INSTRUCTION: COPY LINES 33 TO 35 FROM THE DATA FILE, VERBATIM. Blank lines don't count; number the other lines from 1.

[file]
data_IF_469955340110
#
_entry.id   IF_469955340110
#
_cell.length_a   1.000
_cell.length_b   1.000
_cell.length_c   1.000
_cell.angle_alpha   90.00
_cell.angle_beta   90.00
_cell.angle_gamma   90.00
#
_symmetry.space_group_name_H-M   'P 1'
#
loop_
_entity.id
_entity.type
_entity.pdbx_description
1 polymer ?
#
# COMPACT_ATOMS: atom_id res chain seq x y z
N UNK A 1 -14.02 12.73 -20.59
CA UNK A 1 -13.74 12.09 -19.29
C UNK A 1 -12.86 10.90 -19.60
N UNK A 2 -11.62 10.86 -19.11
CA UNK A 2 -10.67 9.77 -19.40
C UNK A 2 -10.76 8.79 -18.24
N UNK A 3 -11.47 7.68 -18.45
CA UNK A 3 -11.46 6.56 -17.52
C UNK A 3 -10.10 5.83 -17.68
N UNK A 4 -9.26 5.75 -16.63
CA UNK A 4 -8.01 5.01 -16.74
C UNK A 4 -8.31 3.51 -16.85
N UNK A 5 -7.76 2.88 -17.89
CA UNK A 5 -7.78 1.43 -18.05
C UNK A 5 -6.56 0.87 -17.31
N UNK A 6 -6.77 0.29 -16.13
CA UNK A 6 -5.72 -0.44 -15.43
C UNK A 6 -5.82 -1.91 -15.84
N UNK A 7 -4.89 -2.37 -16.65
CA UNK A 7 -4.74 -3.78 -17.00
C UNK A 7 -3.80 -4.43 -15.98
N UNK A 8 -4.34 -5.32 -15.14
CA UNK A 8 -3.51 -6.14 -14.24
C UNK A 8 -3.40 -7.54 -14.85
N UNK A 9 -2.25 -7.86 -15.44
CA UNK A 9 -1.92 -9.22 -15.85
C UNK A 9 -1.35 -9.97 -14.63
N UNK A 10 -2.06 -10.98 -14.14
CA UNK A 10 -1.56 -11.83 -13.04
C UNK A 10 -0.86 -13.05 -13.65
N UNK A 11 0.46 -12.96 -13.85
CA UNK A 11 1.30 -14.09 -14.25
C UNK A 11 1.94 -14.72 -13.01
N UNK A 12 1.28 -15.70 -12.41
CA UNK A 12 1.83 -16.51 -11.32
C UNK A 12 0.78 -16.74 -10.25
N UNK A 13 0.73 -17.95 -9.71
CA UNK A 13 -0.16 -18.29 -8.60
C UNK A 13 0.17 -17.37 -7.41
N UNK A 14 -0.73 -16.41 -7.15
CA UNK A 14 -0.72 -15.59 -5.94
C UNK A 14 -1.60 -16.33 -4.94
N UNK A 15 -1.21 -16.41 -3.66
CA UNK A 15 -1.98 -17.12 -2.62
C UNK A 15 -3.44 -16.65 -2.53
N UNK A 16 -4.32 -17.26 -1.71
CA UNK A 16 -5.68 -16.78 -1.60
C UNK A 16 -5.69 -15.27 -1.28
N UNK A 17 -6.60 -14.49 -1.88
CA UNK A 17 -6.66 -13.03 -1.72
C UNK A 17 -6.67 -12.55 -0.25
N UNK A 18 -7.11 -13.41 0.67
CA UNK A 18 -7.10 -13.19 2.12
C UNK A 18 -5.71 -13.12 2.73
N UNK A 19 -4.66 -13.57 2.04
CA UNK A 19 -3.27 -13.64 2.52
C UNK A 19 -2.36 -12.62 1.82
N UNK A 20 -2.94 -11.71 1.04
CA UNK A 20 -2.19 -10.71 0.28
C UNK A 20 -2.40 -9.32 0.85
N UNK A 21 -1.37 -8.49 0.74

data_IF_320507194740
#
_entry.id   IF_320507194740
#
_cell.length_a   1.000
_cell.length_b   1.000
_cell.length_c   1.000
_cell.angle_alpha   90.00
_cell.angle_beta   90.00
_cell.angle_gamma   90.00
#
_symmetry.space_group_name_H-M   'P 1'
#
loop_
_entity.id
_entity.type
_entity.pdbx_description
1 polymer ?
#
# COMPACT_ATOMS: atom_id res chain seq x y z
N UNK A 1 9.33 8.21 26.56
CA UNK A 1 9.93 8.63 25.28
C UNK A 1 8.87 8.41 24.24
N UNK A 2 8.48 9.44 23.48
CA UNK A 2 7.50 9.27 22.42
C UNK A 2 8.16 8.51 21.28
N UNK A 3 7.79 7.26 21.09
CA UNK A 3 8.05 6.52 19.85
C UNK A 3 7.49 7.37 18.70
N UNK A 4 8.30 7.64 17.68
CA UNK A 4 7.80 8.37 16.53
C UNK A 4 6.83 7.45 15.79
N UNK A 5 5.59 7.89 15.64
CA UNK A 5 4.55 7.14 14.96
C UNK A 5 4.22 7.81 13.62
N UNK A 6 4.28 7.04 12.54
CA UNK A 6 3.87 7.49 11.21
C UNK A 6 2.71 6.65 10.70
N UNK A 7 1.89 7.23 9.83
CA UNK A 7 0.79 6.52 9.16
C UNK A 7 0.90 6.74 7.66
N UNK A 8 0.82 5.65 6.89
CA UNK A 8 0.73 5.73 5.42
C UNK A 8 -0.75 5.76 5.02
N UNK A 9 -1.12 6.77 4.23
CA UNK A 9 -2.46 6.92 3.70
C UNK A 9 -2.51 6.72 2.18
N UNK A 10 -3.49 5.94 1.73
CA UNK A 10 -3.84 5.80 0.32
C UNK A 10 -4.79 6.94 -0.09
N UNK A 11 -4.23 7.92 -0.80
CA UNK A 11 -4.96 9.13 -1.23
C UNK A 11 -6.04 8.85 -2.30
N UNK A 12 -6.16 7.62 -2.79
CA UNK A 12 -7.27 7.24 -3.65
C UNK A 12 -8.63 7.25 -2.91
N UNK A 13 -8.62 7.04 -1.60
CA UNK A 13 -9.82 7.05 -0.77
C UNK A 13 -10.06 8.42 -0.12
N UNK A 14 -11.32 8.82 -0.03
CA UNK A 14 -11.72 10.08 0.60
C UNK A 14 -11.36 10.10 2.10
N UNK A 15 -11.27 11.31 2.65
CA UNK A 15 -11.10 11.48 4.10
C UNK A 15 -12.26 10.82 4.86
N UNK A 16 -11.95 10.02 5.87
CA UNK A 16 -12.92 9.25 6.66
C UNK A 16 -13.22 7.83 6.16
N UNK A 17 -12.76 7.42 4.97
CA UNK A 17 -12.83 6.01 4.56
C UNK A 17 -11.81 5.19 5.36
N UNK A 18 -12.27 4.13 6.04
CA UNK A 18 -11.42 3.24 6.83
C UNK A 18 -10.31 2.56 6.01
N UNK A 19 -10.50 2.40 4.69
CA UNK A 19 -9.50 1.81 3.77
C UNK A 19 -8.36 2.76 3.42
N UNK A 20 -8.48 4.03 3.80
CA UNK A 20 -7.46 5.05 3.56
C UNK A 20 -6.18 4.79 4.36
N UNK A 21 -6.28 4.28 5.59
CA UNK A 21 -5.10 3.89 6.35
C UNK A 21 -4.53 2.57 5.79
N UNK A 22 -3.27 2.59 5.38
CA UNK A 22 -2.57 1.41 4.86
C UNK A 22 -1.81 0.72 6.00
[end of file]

N UNK A 5 -7.76 2.88 -17.89
CA UNK A 5 -7.78 1.43 -18.05
C UNK A 5 -6.56 0.87 -17.31